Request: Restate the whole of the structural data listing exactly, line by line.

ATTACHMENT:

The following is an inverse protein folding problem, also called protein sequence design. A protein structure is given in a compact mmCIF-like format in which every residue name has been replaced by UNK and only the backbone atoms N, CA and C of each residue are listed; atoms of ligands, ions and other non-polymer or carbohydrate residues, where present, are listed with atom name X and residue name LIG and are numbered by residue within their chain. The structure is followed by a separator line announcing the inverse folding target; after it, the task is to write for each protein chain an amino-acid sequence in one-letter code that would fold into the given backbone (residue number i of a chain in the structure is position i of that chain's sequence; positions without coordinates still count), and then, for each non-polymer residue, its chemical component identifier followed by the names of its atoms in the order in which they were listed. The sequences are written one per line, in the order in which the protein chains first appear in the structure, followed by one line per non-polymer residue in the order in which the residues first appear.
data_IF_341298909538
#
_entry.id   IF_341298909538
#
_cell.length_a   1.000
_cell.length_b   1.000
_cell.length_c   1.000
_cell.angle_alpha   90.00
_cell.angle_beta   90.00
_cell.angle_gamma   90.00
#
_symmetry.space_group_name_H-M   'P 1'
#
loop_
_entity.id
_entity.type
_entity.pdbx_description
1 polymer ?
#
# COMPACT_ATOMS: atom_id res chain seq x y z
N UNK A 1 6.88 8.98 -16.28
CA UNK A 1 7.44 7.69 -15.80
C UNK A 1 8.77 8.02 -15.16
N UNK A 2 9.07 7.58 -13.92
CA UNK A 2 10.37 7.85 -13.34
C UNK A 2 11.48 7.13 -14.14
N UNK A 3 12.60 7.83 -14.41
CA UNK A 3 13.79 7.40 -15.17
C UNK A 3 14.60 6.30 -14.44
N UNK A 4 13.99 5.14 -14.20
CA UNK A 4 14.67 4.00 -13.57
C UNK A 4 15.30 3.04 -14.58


The following is an inverse protein folding problem, also called protein sequence design. A protein structure is given in a compact mmCIF-like format in which every residue name has been replaced by UNK and only the backbone atoms N, CA and C of each residue are listed; atoms of ligands, ions and other non-polymer or carbohydrate residues, where present, are listed with atom name X and residue name LIG and are numbered by residue within their chain. The structure is followed by a separator line announcing the inverse folding target; after it, the task is to write for each protein chain an amino-acid sequence in one-letter code that would fold into the given backbone (residue number i of a chain in the structure is position i of that chain's sequence; positions without coordinates still count), and then, for each non-polymer residue, its chemical component identifier followed by the names of its atoms in the order in which they were listed. The sequences are written one per line, in the order in which the protein chains first appear in the structure, followed by one line per non-polymer residue in the order in which the residues first appear.
data_IF_341298909538
#
_entry.id   IF_341298909538
#
_cell.length_a   1.000
_cell.length_b   1.000
_cell.length_c   1.000
_cell.angle_alpha   90.00
_cell.angle_beta   90.00
_cell.angle_gamma   90.00
#
_symmetry.space_group_name_H-M   'P 1'
#
loop_
_entity.id
_entity.type
_entity.pdbx_description
1 polymer ?
#
# COMPACT_ATOMS: atom_id res chain seq x y z
N UNK A 1 6.88 8.98 -16.28
CA UNK A 1 7.44 7.69 -15.80
C UNK A 1 8.77 8.02 -15.16
N UNK A 2 9.07 7.58 -13.92
CA UNK A 2 10.37 7.85 -13.34
C UNK A 2 11.48 7.13 -14.14
N UNK A 3 12.60 7.83 -14.41
CA UNK A 3 13.79 7.40 -15.17
C UNK A 3 14.60 6.30 -14.44
N UNK A 4 13.99 5.14 -14.20
CA UNK A 4 14.67 4.00 -13.57
C UNK A 4 15.30 3.04 -14.58